In all the circumstances it is not surprising that the disease carried aboard by the Langstone convicts spread rapidly, and from the beginning of January deaths became alarmingly frequent. Yet the convicts were kept closely confined and double-ironed, were short of water, and were half starved. It was, one would think, wrote William Noah, a convict who left a moving account of the prisoners sufferings in his diary of the voyage, enough to soften the heart of the most inhuman being to see us ironed, handcuffed and shackled in a dark, nasty dismal deck, without the least wholesome air, but all this did not penetrate the breasts of our inhuman Captain, and I can assure you that the Doctor was kept at such a distance, and so strict was he look after, that I have known him sit up till opportunity would suite to steal a little water to quench the thirst of those who were bad, he being on a very small allowance for them.
According to Noah, thirty convicts had died when the Hillsborough anchored in Table Bay on April 13th 1799. There were then about 100 prisoners very ill, and although fresh provisions were served, deaths became so frequent that the authorities were alarmed, and the ship was ordered to move to False Bay. Noah alleges that to avoid further interrogation, the Master buried some of the convicts at the Harbour Entrance, but within a few days the bodies were washed ashore. On may 5, by which time at least 28 convicts had died since the Ship's arrival at Table Bay, the Surgeon, JJW Kunst, returned from Capetown with an order permitting the sick to be landed. Why this step was so long delayed is incomprehensible but it was useless because no provision was made for the proper accommodation of the patients ashore. When 146 were landed on May 6 they found that their miserable hospital had previously been a stable and was without a fireplace, windows and lavatory accommodation, and next morning 56 of the prisoners were returned to the ship. When the Hillsborough sailed on May 29 at least 50 of the convicts had been buried at the Cape.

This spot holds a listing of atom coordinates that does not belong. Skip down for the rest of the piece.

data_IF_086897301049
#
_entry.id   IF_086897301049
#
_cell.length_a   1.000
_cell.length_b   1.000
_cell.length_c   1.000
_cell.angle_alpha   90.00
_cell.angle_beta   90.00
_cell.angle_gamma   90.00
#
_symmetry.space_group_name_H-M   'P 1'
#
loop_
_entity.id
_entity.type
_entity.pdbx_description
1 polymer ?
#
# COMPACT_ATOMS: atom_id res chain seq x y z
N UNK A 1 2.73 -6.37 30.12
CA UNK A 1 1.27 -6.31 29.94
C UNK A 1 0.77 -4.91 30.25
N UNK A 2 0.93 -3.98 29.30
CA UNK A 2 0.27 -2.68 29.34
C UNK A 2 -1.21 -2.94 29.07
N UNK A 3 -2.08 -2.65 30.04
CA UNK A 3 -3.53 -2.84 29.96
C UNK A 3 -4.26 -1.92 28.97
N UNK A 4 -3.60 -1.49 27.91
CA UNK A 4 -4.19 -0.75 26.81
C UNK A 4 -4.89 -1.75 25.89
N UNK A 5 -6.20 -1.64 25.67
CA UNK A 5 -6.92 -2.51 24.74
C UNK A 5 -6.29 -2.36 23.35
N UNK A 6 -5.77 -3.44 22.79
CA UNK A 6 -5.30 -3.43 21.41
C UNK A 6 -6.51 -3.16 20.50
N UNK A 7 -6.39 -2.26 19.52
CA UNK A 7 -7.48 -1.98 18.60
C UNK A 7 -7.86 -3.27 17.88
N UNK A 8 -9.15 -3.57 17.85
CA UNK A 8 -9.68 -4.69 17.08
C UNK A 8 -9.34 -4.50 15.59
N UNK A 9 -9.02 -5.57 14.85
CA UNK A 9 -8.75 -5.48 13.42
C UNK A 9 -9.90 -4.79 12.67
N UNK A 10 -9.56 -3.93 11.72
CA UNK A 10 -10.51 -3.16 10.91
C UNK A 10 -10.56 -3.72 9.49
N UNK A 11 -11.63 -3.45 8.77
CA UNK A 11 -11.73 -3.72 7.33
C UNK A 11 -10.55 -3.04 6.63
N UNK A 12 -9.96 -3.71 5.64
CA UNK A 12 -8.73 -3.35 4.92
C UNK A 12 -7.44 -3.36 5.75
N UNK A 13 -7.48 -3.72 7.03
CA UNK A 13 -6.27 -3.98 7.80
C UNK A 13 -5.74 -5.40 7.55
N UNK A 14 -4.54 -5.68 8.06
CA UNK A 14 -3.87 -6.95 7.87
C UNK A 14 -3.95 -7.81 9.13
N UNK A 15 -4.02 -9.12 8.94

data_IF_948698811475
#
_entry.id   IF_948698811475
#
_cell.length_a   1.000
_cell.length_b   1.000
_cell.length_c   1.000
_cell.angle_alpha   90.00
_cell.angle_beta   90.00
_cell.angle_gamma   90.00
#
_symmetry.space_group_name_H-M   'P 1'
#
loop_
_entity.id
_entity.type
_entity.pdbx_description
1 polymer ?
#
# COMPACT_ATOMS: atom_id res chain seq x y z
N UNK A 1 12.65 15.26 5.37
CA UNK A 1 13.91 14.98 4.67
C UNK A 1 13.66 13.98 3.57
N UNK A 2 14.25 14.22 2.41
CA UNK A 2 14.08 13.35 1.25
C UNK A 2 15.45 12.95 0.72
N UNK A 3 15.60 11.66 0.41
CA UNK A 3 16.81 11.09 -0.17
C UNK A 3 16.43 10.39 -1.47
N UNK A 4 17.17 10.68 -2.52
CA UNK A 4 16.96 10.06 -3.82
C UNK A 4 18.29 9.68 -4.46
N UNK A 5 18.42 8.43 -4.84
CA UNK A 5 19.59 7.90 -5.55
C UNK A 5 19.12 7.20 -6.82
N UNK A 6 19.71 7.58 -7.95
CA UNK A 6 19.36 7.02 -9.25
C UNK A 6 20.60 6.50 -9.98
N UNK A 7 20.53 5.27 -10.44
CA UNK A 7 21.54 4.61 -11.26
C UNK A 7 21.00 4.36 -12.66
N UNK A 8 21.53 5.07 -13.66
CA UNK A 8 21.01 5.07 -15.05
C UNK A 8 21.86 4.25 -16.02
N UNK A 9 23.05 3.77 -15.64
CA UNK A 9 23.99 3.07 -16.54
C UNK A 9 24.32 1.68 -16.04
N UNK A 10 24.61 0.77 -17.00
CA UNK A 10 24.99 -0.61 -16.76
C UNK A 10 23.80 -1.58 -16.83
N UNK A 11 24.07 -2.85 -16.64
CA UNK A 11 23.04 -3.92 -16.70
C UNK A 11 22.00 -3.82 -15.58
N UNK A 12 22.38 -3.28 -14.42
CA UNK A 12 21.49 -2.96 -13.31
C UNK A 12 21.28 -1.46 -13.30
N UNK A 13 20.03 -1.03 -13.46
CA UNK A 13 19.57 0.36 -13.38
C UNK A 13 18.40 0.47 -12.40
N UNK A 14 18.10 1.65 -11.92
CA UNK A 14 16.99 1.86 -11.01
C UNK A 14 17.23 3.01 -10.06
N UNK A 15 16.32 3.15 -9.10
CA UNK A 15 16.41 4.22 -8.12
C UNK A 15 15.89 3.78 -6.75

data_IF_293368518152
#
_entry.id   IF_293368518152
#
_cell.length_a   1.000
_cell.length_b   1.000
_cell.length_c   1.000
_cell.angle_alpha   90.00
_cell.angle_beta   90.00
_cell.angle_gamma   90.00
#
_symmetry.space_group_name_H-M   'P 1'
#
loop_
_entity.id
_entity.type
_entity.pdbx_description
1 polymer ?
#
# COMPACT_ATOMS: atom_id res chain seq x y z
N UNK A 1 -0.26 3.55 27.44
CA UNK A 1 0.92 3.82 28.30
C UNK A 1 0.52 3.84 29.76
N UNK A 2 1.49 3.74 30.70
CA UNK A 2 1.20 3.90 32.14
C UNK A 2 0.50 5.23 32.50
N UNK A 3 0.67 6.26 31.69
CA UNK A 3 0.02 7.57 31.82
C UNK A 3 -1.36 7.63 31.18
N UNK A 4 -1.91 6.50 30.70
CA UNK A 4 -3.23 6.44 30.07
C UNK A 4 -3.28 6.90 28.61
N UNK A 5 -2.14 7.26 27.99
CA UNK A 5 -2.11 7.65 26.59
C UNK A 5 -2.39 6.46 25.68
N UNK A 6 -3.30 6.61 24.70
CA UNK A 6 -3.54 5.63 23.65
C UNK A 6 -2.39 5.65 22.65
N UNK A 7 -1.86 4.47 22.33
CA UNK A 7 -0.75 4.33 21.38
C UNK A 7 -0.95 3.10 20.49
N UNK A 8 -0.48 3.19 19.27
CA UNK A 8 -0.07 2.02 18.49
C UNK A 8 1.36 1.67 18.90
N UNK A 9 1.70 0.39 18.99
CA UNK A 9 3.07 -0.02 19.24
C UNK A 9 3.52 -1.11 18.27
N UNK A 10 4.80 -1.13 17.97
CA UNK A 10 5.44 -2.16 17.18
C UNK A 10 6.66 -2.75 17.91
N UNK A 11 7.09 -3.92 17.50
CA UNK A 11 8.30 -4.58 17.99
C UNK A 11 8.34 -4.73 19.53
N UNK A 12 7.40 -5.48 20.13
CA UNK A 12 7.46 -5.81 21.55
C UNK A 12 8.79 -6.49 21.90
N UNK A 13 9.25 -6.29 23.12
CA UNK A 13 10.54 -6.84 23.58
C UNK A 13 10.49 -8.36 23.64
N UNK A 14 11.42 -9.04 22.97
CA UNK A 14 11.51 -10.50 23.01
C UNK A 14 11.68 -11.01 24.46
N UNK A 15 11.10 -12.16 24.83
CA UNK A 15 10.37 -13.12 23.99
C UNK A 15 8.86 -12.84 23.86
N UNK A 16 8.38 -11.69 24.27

Governor Hunter, when the Hillsborough reached Sydney, described the survivors as the most wretched and miserable convicts I have ever beheld, in the most sickly and wretched state. almost every prisoner required hospital treatment. The frightful mortality was due primarily to the embarkation of the Langstone prisoners, but also partly to the harsh treatment of the convicts on the voyage. Noah's diary proves that they were kept double-ironed, and when on deck were chained together, so that they could not walk about at all, but had to stand up or lie down on the deck. They were inadequately fed, and, especially between the Cape and Port Jackson, the weather was so stormy that the prison was continuously damp and the convicts bedding seldom dry.
|Last Edited||18 Jun 2011|